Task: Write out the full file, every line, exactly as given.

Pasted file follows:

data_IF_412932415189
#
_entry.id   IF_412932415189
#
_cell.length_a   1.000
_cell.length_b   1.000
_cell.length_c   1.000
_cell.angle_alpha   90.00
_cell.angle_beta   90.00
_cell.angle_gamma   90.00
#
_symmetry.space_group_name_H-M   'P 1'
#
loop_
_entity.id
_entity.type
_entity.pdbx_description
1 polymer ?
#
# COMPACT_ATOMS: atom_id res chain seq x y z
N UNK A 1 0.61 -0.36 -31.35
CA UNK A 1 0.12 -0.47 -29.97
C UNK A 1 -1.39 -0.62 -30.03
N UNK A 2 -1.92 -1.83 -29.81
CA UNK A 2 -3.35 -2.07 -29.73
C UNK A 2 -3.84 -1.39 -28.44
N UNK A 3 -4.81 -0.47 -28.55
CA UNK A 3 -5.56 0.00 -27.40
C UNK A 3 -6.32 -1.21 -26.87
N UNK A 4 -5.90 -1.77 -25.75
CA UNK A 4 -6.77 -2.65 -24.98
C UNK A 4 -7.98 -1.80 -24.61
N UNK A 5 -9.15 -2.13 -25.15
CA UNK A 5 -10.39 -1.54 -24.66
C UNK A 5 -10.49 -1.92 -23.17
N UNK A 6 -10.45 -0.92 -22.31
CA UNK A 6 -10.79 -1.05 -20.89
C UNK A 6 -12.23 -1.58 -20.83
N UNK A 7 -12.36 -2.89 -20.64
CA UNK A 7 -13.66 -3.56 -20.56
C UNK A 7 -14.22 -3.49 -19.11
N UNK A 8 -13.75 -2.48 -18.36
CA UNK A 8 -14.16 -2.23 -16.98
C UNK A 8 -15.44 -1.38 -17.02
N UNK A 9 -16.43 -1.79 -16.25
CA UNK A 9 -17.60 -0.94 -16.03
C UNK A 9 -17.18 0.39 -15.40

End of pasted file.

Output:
data_IF_412932415189
#
_entry.id   IF_412932415189
#
_cell.length_a   1.000
_cell.length_b   1.000
_cell.length_c   1.000
_cell.angle_alpha   90.00
_cell.angle_beta   90.00
_cell.angle_gamma   90.00
#
_symmetry.space_group_name_H-M   'P 1'
#
loop_
_entity.id
_entity.type
_entity.pdbx_description
1 polymer ?
#
# COMPACT_ATOMS: atom_id res chain seq x y z
N UNK A 1 0.61 -0.36 -31.35
CA UNK A 1 0.12 -0.47 -29.97
C UNK A 1 -1.39 -0.62 -30.03
N UNK A 2 -1.92 -1.83 -29.81
CA UNK A 2 -3.35 -2.07 -29.73
C UNK A 2 -3.84 -1.39 -28.44
N UNK A 3 -4.81 -0.47 -28.55
CA UNK A 3 -5.56 0.00 -27.40
C UNK A 3 -6.32 -1.21 -26.87
N UNK A 4 -5.90 -1.77 -25.75
CA UNK A 4 -6.77 -2.65 -24.98
C UNK A 4 -7.98 -1.80 -24.61
N UNK A 5 -9.15 -2.13 -25.15
CA UNK A 5 -10.39 -1.54 -24.66
C UNK A 5 -10.49 -1.92 -23.17
N UNK A 6 -10.45 -0.92 -22.31
CA UNK A 6 -10.79 -1.05 -20.89
C UNK A 6 -12.23 -1.58 -20.83
N UNK A 7 -12.36 -2.89 -20.64
CA UNK A 7 -13.66 -3.56 -20.56
C UNK A 7 -14.22 -3.49 -19.11
N UNK A 8 -13.75 -2.48 -18.36
CA UNK A 8 -14.16 -2.23 -16.98
C UNK A 8 -15.44 -1.38 -17.02
N UNK A 9 -16.43 -1.79 -16.25
CA UNK A 9 -17.60 -0.94 -16.03
C UNK A 9 -17.18 0.39 -15.40